Implement metal-oxide surge arrester
Simscape / Electrical / Specialized Power Systems / Passives
The Surge Arrester block implements a highly nonlinear resistor used to protect power equipment against overvoltages. For applications requiring high power dissipation, several columns of metal-oxide discs are connected in parallel inside the same porcelain housing. The nonlinear V-I characteristic of each column of the surge arrester is modeled by a combination of three exponential functions of the form
The protection voltage obtained with a single column is specified at a reference current (usually 500 A or 1 kA). Default parameters k and α given in the dialog box fit the average V-I characteristic provided by the main metal-oxide arrester manufacturers and they do not change with the protection voltage. The required protection voltage is obtained by adding discs of zinc oxide in series in each column.
This figure represents such a V-I characteristic.
3 identify the
three segments (or the exponential functions defining the model). The letter
n is the number of metal-oxide disc columns.
The transition currents from segment 1 to segment 2 and from segment 2 to segment 3 are equal to:
You may need to tune the parameters of the three segments to fit the V-I characteristic usually provided in the surge arrester datasheets.
The protection voltage of the Surge Arrester block, in peak voltage (V). Default is
The number of metal-oxide disc columns. The minimum is one. Default is
The reference current of one column used to specify the protection voltage, in peak
amperes (A). Default is
The k and α parameters of segment 1. Default is
The k and α parameters of segment 2. Default is
The k and α characteristics of segment 3. Default is
Branch voltage to measure the voltage across the Surge
Arrester block terminals.
Branch current to measure the current flowing through
the Surge Arrester block.
Branch voltage and current to measure the surge
arrester voltage and current.
Place a Multimeter block in your model to display the selected measurements during the simulation. In the Available Measurements list box of the Multimeter block, the measurement is identified by a label followed by the block name.
The Advanced tab of the block is not visible when you set the
Simulation type parameter of the powergui block to
Continuous, or when you select the Automatically handle
discrete solver parameter of the powergui block. The tab is visible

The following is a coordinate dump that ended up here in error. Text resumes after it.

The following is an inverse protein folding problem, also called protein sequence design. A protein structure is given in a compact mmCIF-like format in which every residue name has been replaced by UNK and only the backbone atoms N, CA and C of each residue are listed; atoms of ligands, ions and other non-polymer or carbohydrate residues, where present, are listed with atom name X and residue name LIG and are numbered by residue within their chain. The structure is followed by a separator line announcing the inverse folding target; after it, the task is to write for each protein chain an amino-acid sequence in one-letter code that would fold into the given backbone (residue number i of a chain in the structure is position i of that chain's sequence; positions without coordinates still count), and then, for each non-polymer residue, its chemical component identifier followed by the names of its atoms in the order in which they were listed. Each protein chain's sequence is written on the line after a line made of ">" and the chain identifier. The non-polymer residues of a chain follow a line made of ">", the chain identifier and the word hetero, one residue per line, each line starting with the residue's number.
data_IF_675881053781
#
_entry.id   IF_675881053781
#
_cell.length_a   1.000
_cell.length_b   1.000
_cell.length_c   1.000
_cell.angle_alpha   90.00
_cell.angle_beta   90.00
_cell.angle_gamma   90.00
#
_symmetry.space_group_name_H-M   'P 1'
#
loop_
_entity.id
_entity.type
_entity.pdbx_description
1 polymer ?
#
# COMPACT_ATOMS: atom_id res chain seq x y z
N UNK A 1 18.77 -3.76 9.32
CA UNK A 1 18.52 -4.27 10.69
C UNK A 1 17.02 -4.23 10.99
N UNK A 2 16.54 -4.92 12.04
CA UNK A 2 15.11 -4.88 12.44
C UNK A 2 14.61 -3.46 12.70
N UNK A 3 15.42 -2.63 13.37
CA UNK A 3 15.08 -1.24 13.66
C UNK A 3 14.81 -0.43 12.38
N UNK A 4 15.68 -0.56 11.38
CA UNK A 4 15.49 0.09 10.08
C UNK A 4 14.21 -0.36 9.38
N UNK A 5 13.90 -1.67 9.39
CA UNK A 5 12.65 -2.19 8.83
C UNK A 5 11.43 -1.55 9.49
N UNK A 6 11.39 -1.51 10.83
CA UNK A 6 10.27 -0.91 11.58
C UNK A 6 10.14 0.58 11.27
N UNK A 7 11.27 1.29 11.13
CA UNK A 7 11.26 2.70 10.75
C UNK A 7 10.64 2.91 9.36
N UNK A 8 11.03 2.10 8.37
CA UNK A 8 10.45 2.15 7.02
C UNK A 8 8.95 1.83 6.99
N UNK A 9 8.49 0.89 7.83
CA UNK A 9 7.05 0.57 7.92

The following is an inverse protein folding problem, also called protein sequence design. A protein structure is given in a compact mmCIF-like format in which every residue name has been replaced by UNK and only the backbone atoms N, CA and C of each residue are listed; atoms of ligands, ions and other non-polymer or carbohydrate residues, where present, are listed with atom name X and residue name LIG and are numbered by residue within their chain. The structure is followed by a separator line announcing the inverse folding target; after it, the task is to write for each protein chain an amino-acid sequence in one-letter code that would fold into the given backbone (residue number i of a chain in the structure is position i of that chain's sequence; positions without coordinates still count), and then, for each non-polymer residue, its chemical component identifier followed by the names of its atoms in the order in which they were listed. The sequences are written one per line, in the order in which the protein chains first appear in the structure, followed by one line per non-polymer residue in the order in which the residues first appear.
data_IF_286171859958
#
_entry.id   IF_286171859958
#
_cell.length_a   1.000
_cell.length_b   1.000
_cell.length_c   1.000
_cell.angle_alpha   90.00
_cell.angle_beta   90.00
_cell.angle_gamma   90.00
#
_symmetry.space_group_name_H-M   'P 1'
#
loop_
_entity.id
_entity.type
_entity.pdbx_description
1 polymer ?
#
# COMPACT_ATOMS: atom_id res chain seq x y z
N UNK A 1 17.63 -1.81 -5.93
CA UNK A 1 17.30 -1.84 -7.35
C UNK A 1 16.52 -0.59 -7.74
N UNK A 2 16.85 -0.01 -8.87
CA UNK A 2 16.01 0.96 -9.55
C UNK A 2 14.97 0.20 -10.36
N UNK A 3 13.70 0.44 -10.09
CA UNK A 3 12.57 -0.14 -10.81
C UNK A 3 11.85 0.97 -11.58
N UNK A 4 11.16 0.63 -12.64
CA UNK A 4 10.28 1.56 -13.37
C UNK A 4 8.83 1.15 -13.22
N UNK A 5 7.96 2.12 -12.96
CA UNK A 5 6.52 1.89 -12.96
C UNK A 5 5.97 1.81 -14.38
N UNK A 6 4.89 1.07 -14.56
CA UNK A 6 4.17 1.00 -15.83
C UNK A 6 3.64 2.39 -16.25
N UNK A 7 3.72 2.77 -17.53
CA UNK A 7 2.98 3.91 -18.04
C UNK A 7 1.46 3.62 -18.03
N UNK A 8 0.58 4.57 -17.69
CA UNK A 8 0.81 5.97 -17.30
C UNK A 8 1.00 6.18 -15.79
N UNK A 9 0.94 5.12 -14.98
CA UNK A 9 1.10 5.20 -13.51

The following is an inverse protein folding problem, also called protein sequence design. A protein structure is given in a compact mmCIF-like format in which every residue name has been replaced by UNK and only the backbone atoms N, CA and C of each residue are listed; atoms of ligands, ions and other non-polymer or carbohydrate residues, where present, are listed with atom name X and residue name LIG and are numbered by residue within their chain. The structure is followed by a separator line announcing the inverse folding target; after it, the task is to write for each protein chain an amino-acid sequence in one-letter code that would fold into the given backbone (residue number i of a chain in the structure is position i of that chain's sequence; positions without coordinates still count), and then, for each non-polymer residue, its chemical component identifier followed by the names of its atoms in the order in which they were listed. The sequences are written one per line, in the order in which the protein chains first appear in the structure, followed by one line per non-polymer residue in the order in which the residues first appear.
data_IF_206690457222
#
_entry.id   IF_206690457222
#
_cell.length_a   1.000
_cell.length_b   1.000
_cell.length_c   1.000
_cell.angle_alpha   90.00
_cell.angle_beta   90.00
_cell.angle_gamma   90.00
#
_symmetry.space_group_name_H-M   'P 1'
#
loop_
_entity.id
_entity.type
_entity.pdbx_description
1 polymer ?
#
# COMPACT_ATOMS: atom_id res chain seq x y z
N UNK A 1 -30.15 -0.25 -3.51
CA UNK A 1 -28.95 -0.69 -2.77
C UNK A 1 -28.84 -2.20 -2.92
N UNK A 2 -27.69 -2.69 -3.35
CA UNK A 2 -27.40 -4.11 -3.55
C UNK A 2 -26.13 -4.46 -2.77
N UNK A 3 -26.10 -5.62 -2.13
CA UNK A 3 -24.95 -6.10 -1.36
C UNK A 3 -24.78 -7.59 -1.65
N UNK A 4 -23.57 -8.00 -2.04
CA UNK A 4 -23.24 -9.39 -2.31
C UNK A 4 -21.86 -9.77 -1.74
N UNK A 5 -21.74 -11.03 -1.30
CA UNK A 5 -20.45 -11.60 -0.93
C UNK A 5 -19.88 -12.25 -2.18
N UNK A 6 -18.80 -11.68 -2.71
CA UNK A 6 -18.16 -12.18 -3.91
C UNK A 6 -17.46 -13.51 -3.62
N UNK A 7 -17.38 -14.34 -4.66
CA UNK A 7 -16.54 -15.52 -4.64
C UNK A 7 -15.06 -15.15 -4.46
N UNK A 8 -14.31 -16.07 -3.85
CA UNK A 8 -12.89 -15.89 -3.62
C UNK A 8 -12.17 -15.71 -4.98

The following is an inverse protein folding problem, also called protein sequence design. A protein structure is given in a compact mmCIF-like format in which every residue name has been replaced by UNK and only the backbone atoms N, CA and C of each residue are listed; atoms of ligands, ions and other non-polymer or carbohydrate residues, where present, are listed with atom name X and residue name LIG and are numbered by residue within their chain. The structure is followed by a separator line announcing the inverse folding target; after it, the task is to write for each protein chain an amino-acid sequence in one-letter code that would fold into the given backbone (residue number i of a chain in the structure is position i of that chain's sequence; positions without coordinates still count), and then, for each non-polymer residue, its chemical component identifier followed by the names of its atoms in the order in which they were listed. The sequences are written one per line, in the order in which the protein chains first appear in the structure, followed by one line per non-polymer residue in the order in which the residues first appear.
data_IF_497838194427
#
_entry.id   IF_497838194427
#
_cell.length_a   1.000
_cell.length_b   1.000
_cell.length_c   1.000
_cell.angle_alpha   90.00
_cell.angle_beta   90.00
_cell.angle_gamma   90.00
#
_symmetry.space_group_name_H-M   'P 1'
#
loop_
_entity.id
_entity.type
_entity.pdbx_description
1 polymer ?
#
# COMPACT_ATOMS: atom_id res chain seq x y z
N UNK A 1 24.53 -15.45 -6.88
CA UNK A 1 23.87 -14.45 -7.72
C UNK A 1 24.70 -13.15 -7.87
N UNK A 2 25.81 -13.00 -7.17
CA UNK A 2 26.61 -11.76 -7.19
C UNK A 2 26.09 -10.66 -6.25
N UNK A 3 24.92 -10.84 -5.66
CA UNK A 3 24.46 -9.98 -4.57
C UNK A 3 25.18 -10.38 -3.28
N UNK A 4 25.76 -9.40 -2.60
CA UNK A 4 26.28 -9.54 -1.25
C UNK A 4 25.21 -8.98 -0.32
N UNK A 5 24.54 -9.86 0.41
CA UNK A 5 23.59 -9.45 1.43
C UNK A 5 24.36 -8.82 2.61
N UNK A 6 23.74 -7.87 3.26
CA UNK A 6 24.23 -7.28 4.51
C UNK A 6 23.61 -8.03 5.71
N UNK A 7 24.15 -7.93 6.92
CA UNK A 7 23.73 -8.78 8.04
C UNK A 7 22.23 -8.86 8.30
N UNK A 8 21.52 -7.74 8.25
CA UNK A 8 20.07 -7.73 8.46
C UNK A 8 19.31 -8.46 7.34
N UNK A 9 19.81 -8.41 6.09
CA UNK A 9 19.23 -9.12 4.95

when you set the Simulation type parameter of the powergui
Discrete, and when the Automatically handle
discrete solver parameter of the powergui block is cleared.
When selected, a delay is inserted at the output of the model. This delay eliminates the algebraic loop resulting from trapezoidal discretization methods and speeds up the simulation of the model. However, this delay introduces a one simulation step time delay in the model and can cause numerical oscillations if the sample time is too large. The algebraic loop is required in most cases to get an accurate solution.
When cleared (default), the discretization method of the model is specified by the Use robust solver in discrete model parameter.
When cleared, Simulink® iterates to resolve the algebraic loop. Although this method produces correct results, it is not recommended because Simulink tends to slow down and may fail to converge (simulation stops) especially when the number of surge arresters is increased. Also, because of the Simulink algebraic loop constraint, this method cannot be used in real time. In R2018b and earlier releases, this method was used when the Break Algebraic loop in discrete saturation model parameter was cleared.
When selected, the robust solver iterates to resolve the algebraic loop. The maximum number of iterations is specified in the Preferences tab of the powergui block, in the Solver details for nonlinear elements section. For real time applications, you may need to limit the number of iterations. Usually, limiting the number of iterations to 2 produces acceptable results. The robust solver is the recommended method for discretizing the surge arrester model.
For more information on what method to use in your application, see Simulating Discretized Electrical Systems.
The Surge Arrester block is modeled as a current source driven by the voltage appearing
across its terminals. Therefore, it cannot be connected in series with an inductor or another
current source. As the Surge Arrester block is highly nonlinear, a stiff integrator algorithm
must be used to simulate the circuit.
de23t with default parameters usually
gives the best simulation speed. For continuous simulation, in order to avoid an algebraic loop,
the voltage applied to the nonlinear resistance is filtered by a first-order filter with a time
constant of 0.01 microseconds. This very fast time constant does not significantly affect the
When you use the Surge Arrester block in a discrete system, see the Advanced tab.